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JUMP: into the unknown

From: "Galen Thies" <fldmrshl@h...>
Date: Fri, 08 Sep 2000 09:41:02 CDT
Subject: JUMP: into the unknown

     After reading a couple of glowing reviews on the web, I just picked
the premiere title from "Evil Polish Brothers" called JUMP: into the
(its almost worth buying just for the sake of the designer's name).  On
game's website the game bills itself as the "ideal" 
campaign system for starship miniatures battle games. After opening the
I have a few comments.

     The map sections are quite nice similar to the card maps provided
B5W.  There are clear plastic sheets with terrain/planets on them.  I
was a 
bit concerned with the warning tag stating that the pastic sheets must
stored between the thin paper sheets they came with in order to avoid 
damage.  This seems a bit much to expect from a bunch of tired gamers
a long session.  The fleet and system ownership counters are constructed
black card stock.  The fleet cards are provided with plasic feet that
them to stand upright. The foil-stamped method results in nice, bright 
looking counters but the design is all but undiscernable on the fleet 
stands-- the differing colors prevent this from being a major problem. 
political status markers are tiny(card disks about twice the size of a 
pencil eraser)!  They're just too small for my taste-- finding them on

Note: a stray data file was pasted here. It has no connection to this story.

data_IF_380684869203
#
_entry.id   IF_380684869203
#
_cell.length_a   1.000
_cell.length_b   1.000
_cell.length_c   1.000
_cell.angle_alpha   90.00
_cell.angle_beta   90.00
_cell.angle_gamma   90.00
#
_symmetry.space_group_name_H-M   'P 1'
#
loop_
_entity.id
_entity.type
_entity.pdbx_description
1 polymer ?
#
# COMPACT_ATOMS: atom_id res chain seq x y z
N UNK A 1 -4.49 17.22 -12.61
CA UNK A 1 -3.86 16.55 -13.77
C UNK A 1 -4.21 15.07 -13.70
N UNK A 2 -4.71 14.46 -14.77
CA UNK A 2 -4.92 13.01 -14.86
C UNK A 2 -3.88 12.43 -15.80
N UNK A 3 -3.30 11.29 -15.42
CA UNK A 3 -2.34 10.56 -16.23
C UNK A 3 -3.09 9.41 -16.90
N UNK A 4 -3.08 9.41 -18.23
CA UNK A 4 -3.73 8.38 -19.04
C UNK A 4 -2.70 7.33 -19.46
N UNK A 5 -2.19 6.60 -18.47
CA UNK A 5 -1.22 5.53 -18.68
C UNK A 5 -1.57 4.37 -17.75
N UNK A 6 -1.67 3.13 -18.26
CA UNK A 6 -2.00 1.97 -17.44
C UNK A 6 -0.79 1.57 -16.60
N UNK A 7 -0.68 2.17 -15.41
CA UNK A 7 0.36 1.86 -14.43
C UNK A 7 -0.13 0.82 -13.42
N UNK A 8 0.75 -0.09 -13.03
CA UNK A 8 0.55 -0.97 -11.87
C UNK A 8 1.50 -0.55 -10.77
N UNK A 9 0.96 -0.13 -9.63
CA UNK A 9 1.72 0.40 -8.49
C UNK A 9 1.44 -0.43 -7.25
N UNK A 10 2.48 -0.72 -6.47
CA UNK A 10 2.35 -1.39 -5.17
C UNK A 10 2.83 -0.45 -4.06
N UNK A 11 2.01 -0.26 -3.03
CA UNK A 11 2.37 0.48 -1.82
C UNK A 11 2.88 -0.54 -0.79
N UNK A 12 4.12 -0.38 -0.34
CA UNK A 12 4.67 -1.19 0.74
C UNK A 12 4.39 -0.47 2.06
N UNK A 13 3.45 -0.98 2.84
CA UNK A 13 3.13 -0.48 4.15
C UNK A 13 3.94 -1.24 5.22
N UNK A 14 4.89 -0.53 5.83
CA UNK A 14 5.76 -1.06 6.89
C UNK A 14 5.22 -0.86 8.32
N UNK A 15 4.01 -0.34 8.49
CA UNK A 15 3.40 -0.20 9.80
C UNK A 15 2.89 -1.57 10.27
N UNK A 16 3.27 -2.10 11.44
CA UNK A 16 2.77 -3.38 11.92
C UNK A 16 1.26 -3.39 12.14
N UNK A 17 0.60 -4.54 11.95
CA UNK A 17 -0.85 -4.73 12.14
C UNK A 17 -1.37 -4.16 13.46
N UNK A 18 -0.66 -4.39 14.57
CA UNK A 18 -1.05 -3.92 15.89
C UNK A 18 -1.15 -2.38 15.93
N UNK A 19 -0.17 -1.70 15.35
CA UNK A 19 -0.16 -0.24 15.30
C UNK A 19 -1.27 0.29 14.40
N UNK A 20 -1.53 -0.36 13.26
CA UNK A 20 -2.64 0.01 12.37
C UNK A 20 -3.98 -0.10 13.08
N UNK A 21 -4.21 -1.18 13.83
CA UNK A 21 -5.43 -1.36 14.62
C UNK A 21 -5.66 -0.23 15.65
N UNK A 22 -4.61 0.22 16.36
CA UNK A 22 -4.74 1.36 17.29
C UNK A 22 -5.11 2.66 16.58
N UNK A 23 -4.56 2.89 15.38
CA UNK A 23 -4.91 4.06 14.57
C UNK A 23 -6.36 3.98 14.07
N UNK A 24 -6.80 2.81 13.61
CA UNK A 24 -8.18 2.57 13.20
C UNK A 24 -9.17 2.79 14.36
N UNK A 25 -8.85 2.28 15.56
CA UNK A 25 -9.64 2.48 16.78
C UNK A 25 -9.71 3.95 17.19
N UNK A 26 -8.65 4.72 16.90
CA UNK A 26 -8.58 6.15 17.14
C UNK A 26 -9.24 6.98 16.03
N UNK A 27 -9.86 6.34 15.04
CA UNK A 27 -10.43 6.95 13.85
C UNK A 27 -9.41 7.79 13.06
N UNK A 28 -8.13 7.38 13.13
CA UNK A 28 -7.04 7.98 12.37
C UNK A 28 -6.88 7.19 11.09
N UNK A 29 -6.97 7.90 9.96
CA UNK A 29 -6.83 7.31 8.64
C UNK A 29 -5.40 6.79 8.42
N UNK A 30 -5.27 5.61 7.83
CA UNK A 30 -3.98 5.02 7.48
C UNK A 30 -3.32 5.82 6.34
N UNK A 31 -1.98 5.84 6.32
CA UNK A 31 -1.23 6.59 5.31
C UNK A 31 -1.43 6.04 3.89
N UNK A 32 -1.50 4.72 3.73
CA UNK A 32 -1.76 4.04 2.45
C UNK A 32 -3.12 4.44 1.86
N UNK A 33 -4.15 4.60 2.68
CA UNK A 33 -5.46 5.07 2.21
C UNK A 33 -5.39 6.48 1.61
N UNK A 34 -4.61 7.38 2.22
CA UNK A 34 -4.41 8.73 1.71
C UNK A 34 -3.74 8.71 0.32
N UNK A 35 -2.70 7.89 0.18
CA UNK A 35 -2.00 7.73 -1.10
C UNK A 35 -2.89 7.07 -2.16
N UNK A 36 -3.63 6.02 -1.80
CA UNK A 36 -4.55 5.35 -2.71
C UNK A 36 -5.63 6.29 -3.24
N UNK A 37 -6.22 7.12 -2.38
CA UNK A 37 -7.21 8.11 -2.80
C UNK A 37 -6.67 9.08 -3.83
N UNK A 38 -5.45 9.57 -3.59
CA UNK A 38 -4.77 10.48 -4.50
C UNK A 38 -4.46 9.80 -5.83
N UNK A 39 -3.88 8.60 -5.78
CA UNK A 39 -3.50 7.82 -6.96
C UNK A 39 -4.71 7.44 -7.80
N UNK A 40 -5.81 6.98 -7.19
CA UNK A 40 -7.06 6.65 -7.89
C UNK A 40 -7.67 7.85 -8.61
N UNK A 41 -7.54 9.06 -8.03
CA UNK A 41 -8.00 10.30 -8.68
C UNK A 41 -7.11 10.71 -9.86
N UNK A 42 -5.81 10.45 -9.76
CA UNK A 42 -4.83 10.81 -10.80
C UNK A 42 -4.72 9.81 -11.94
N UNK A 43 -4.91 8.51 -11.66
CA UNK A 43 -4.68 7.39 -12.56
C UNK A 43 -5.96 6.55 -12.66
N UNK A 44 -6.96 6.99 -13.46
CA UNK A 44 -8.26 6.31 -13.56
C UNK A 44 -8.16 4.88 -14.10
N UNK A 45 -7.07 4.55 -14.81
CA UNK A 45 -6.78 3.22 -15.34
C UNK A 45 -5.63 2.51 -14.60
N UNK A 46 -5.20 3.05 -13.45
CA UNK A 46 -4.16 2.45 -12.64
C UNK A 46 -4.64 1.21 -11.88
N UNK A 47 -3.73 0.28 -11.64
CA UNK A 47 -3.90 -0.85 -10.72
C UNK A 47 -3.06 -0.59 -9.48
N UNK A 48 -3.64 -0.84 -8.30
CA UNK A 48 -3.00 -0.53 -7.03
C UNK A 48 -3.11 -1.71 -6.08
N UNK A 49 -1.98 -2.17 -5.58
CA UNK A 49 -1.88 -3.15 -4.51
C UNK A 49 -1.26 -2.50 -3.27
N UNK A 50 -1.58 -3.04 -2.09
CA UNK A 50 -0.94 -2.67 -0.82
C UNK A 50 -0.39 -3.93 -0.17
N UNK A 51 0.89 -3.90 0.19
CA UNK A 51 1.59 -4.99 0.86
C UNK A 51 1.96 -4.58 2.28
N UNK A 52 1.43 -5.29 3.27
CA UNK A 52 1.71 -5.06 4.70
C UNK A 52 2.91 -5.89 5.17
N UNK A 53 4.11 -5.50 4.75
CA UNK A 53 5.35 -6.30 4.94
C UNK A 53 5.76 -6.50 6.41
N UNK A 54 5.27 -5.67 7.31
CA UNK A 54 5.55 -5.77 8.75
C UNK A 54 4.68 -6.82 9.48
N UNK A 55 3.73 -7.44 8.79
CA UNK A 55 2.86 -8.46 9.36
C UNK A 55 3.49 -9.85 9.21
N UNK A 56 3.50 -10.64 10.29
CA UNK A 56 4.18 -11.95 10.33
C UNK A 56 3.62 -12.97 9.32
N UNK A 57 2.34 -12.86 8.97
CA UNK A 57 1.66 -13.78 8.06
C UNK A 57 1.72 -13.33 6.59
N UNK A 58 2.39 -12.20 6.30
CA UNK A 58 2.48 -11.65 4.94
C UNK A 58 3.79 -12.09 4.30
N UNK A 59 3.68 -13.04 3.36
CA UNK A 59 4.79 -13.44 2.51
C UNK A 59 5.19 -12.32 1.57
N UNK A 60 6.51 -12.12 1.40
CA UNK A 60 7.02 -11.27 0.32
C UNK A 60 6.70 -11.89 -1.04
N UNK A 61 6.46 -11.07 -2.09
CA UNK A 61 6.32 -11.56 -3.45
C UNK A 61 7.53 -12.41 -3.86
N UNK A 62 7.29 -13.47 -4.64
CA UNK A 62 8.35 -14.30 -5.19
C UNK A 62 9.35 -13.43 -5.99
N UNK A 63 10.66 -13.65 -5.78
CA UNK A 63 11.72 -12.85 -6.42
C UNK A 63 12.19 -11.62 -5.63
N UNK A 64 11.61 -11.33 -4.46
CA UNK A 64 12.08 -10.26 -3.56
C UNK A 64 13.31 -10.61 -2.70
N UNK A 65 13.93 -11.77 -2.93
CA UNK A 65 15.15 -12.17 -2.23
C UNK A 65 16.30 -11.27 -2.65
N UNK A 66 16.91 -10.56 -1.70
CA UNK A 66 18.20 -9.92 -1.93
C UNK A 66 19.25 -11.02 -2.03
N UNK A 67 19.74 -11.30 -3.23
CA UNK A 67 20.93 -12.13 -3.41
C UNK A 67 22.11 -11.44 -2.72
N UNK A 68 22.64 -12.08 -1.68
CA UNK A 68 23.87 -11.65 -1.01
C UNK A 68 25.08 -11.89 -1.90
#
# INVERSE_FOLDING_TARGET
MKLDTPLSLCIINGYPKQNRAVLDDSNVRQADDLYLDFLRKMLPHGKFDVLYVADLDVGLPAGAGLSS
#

carpet can be quite a challenge, especially if you have vision like

     I plan to play my first game this weekend.  After reading through
rule book 3 times, the rules seem fairly straightforward.  Basically,
fog of 
war is achieved throught the use of fleet counters.  The contents of a 
particular fleet are secretly tracked on well-organized record sheets 
maintained by the players.  Combat is rather similar to Twilight
with a few twists (I really bought the game to be a basis for my
games anyhow).	One novel element I liked was the diplomacy system.  All

planets are assumed to be inhabited before game start.	Players choose a

racial "alignment" at game start and whenever a new system is explored,
die roll is made to determine how that race reacts to the "new neigbors"
this ranges from alliance to xenophobia.

     I imagine that the fleet sizes suggested by the rule book (20 ships

max) may be a bit high unless larger ships are assigned size numbers
than 1 (although fighters are counted as ships in the rules).  Also, 
provision must be made for standardised surface unit size for
etc.. I don't see either of these being any great impediment to using
mechanics for campaign games.

     I will post a few notes on gameplay after getting a few under my
I strongly suspect sooner or later, the mechanics from this game will
end up 
being transplanted onto my Twilight Imperium games and some cross-breed 
being used for my group's long-envisioned grand campaign game.

Kindest Personal Regards,
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